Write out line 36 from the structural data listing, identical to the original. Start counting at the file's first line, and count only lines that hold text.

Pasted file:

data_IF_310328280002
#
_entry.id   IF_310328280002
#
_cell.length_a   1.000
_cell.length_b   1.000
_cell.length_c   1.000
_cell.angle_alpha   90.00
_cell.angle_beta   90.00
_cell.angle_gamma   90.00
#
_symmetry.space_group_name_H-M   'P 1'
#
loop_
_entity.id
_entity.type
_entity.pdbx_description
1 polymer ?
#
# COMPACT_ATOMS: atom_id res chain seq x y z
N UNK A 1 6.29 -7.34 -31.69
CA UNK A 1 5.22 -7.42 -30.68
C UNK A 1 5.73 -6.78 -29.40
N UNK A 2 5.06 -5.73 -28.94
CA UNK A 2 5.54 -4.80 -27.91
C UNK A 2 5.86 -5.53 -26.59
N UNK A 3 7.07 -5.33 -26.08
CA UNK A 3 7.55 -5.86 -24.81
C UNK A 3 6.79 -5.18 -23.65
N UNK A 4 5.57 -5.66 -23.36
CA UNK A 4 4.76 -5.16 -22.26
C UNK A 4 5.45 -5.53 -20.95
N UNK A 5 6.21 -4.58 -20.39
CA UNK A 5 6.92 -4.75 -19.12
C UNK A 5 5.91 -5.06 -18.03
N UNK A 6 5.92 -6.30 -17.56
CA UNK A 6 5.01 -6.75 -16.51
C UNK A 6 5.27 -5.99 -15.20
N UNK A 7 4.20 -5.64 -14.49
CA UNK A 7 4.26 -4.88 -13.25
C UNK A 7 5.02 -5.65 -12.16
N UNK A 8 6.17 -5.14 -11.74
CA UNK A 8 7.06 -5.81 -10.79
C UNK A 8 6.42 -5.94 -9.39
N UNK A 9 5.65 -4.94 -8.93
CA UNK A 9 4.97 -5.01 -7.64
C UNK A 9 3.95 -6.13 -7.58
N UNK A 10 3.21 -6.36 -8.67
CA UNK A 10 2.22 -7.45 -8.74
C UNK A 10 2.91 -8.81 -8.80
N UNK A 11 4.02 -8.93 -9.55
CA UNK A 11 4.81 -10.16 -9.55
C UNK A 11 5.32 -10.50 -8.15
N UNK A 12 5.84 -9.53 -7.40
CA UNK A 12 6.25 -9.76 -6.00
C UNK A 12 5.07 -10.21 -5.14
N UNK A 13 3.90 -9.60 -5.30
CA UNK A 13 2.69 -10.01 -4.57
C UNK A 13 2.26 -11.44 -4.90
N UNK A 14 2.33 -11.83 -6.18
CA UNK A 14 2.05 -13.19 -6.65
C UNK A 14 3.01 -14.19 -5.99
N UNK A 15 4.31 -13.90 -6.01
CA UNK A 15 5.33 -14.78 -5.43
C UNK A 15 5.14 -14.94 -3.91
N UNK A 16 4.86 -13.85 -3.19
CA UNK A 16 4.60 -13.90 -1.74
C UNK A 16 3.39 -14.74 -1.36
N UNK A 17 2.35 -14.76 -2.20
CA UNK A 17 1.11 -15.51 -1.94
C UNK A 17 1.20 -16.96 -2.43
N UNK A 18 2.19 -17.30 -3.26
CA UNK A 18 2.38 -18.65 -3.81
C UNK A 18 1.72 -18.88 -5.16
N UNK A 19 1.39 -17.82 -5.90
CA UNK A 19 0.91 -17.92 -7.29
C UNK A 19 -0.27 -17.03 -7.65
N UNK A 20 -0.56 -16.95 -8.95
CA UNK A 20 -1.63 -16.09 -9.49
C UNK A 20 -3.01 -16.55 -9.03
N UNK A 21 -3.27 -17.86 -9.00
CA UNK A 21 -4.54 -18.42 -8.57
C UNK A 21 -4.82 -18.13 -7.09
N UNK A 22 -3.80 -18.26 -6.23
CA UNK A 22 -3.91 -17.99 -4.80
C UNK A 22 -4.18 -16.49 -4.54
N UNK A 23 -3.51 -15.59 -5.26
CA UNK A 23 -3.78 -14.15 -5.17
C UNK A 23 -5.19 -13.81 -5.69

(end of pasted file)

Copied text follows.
N UNK A 6 5.92 -6.30 -17.56